“Sorry, you’re not allowed.”
Is that the response you received when you asked if you could birth in the midwife-led unit or birth centre, because you’ve had a caesarean?
You’re not alone. It’s a hot topic in our online support group for women planning birth after caesarean locally. Here’s some advice from women who’ve walked this path before…
Talk to the person in charge of the midwife-led unit (MLU) or birth centre (BC). Arrange a meeting with the Consultant Midwife or Head of Midwifery at your hospital.
Read the hospital’s VBAC guidelines (ask your midwife for a copy). Remember: hospital guidelines are recommendations, you DO have choices. (If you’re local to Cambridge UK you’ll find them here.)
Ask if your hospital has a ‘Labour Care Pathway’ for VBAC births outside the obstetric unit? (There’s an example of one on this page.)
You could submit a freedom of information request to your hospital to find out if there have been any VBAC births on the MLU/BC.
Think about your reasons for wanting to give birth in the MLU or birth centre. Listen to your instincts; where will you and baby feel safe, supported and cared for, so your oxytocin flows. When you close your eyes and imagine your birth, where are you? who is with you? Talk things through with your birth partner.
Consider hiring a doula to give you and your birth partner extra support during your VBAC pregnancy and birth. Evidence shows that continuous support in labour increased the chance of a spontaneous vaginal birth, had no harm, and women were more satisfied.
Consider any alternatives, for example, some hospitals have a home-from-home room with a pool in the obstetric unit, ask if yours does.
When you meet the Consultant Midwife or Head of Midwifery she/he will want to know you have listened, considered the risks and you are making a fully informed choice.
For local women booked with The Rosie, here is confirmation about the process for women to arrange a HBAC at home or VBAC in the Rosie Birth Centre from the CEO of Cambridge University Hospitals NHS Foundation Trust.
If the answer is still “not allowed”, here’s a few more things to consider:
The Association for Improvement in the Maternity Services (AIMS), says: “A birth centre (BC), or midwife led unit (MLU), will have guidelines restricting which women will be able to use their services; usually this will only allow those who are judged to be low risk to give birth there. You cannot insist on booking in to an MLU/BC if you do not fit the criteria, although it is still worth trying to negotiate. You do have a right to choose a home birth, and sometimes you may find that opting for a home birth may cause the guidelines for the MLU/BC to be interpreted more flexibly.” One determined Cambridge VBAC Friend said she’d birth in the corridor if they wouldn’t let her in the birth centre! (read her birth story)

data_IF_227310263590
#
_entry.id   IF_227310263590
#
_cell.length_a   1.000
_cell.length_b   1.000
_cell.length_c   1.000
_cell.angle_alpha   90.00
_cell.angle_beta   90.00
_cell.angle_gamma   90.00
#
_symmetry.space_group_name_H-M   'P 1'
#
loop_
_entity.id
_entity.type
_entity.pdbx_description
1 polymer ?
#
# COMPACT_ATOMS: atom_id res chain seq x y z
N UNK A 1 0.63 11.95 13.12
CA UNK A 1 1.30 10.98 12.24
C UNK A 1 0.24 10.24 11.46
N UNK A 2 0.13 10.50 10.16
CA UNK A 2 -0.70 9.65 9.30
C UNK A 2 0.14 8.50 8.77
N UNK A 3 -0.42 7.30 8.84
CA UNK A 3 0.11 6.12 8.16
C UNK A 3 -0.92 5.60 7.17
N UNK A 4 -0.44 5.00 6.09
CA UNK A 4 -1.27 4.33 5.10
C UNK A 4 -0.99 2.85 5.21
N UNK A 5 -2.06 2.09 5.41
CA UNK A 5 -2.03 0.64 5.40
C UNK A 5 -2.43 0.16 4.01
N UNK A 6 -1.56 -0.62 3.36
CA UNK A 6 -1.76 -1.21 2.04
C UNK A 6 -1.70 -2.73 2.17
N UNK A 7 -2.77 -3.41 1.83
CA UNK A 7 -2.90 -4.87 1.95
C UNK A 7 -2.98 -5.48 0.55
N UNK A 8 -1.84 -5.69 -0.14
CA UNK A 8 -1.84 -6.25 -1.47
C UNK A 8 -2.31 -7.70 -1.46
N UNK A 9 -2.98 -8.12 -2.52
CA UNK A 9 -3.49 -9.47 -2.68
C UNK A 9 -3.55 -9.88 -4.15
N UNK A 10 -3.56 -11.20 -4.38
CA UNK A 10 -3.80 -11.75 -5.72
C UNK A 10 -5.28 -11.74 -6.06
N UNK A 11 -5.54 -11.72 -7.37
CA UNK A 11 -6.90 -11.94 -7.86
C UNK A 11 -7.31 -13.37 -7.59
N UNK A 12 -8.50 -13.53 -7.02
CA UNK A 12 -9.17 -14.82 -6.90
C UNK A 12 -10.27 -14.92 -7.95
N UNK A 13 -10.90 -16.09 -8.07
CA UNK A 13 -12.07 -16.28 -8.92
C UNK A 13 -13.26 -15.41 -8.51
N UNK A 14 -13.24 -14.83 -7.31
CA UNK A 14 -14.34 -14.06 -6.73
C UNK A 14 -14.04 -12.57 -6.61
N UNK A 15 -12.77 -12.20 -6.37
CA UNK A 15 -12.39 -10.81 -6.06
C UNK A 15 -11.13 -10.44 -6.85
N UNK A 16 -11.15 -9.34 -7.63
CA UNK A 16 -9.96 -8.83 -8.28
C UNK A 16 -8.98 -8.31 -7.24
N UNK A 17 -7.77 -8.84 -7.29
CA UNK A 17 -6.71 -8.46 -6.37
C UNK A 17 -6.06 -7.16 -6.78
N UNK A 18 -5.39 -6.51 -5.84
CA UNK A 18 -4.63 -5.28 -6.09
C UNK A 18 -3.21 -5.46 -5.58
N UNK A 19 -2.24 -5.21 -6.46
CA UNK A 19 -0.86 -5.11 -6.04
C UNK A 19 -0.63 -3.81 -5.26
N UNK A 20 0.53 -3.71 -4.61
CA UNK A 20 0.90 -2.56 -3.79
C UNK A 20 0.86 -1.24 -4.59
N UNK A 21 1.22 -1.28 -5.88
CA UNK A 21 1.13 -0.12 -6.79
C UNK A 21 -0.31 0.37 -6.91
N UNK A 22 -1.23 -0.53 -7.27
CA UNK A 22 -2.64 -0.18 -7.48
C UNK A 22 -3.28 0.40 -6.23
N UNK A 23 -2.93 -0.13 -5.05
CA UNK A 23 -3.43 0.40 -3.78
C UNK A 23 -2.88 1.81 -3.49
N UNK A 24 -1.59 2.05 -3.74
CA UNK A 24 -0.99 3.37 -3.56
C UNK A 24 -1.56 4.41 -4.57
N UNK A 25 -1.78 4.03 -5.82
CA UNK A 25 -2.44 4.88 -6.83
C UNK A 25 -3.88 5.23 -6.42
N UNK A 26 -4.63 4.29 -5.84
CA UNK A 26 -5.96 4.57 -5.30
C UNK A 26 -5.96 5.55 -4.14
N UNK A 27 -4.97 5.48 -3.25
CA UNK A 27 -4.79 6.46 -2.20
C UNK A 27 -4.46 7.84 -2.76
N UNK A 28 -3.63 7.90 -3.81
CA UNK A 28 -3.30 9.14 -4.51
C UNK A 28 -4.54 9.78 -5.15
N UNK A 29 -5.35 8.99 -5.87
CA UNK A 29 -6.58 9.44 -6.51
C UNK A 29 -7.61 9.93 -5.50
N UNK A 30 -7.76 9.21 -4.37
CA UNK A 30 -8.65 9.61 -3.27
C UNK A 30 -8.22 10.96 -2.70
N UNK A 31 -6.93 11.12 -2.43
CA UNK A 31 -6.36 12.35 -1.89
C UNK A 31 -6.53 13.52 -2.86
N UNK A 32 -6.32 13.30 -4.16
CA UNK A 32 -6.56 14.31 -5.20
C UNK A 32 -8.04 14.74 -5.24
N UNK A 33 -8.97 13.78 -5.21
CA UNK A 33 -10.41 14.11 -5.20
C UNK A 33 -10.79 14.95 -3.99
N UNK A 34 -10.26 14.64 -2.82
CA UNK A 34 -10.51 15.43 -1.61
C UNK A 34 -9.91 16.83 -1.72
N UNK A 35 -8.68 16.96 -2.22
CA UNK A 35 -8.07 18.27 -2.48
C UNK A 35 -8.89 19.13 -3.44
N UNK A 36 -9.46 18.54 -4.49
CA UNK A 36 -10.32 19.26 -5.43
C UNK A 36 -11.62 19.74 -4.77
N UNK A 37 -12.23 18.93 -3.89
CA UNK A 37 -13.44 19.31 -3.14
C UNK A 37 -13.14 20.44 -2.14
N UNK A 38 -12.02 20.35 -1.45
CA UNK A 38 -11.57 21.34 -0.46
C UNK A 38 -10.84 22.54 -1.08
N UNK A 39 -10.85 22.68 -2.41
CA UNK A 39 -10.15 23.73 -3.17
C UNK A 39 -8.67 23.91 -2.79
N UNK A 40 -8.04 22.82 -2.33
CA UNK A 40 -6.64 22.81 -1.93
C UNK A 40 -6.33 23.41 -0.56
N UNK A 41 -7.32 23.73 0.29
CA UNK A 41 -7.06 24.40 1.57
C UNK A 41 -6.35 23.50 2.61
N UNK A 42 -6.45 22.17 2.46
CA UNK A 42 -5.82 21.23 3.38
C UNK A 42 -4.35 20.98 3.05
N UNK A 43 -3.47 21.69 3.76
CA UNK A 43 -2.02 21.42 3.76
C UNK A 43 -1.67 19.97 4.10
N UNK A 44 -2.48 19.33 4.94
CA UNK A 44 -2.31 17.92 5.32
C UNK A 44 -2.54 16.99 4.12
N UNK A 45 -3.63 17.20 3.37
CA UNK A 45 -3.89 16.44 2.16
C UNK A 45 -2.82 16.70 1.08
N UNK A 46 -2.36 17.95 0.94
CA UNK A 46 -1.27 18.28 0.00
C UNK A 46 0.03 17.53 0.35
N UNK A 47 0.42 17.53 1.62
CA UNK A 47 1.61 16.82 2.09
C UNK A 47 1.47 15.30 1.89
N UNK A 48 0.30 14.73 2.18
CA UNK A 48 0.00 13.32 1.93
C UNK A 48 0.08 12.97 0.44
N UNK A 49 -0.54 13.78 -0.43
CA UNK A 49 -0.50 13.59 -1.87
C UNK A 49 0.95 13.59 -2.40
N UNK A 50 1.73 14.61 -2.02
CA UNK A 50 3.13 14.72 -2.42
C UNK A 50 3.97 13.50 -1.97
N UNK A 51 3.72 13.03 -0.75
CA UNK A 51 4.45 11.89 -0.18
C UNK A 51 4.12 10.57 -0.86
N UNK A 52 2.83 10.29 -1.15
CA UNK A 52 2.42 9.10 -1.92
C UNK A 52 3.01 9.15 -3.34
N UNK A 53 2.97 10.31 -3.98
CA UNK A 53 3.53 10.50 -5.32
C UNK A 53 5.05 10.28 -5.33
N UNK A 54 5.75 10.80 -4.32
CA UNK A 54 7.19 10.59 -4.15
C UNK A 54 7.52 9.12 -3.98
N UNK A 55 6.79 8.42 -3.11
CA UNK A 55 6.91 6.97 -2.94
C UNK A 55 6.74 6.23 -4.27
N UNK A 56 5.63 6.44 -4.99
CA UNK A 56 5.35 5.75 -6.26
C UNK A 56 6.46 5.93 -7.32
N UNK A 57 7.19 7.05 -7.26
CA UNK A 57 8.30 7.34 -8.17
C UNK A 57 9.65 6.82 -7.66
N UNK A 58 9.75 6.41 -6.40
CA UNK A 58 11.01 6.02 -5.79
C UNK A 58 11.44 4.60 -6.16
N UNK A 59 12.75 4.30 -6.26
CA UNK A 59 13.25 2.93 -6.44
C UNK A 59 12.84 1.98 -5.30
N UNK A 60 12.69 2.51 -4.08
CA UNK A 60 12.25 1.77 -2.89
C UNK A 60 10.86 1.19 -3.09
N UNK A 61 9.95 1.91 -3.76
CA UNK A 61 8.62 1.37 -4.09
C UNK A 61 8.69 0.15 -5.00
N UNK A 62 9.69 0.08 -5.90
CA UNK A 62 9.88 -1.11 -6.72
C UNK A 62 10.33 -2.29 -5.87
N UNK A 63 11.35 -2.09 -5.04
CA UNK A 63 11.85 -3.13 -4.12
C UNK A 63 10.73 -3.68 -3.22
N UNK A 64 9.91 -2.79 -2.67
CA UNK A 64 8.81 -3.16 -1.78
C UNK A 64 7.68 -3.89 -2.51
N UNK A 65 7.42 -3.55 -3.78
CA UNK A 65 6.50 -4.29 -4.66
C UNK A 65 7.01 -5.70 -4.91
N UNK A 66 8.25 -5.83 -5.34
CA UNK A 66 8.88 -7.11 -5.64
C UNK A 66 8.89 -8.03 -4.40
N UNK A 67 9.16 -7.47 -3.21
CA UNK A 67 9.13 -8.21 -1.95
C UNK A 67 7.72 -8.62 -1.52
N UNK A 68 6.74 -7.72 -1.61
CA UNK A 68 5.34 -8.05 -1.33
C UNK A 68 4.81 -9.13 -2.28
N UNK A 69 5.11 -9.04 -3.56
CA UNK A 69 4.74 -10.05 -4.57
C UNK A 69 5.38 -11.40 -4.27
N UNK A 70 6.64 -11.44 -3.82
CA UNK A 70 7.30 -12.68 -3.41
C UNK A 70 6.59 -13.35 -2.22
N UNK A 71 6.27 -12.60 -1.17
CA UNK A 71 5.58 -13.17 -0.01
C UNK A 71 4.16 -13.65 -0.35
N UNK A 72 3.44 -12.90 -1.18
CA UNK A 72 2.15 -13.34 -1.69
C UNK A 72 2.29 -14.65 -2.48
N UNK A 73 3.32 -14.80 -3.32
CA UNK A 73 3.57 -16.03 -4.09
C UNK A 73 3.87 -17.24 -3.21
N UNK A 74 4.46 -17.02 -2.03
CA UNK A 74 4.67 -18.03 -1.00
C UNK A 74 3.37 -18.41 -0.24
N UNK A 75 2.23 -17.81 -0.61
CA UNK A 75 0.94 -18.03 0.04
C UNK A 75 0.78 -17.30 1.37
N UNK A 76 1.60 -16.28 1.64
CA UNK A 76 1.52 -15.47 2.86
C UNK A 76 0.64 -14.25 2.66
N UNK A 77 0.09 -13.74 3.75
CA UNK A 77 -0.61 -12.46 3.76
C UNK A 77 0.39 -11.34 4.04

Here is a statement from Birthrights, the human rights in childbirth charity, in essence it says the hospital must consider your individual request and give you valid reasons, a blanket ‘not allowed’ policy is not considering you as an individual.
This piece of research may give you some ideas or inspiration: “She can’t come here!” Ethics and the case of birth centre admission policy in the UK. The full paper can be obtained from Dr Mandi Scamell.
Have you found this blog useful? Have you any tips or experiences to share? Please comment! And if you have a VBAC birth in an MLU or birth centre please consider sharing your story (in comments below, link to your blog, email or tweet us) to inform, inspire and empower others. Thank you.
Cambridge VBAC Friends is a peer support group for women planning birth after caesarean in Cambridge (UK). Find out more about what we do.
“No Entry. This Way!” Image © Rachel James 2015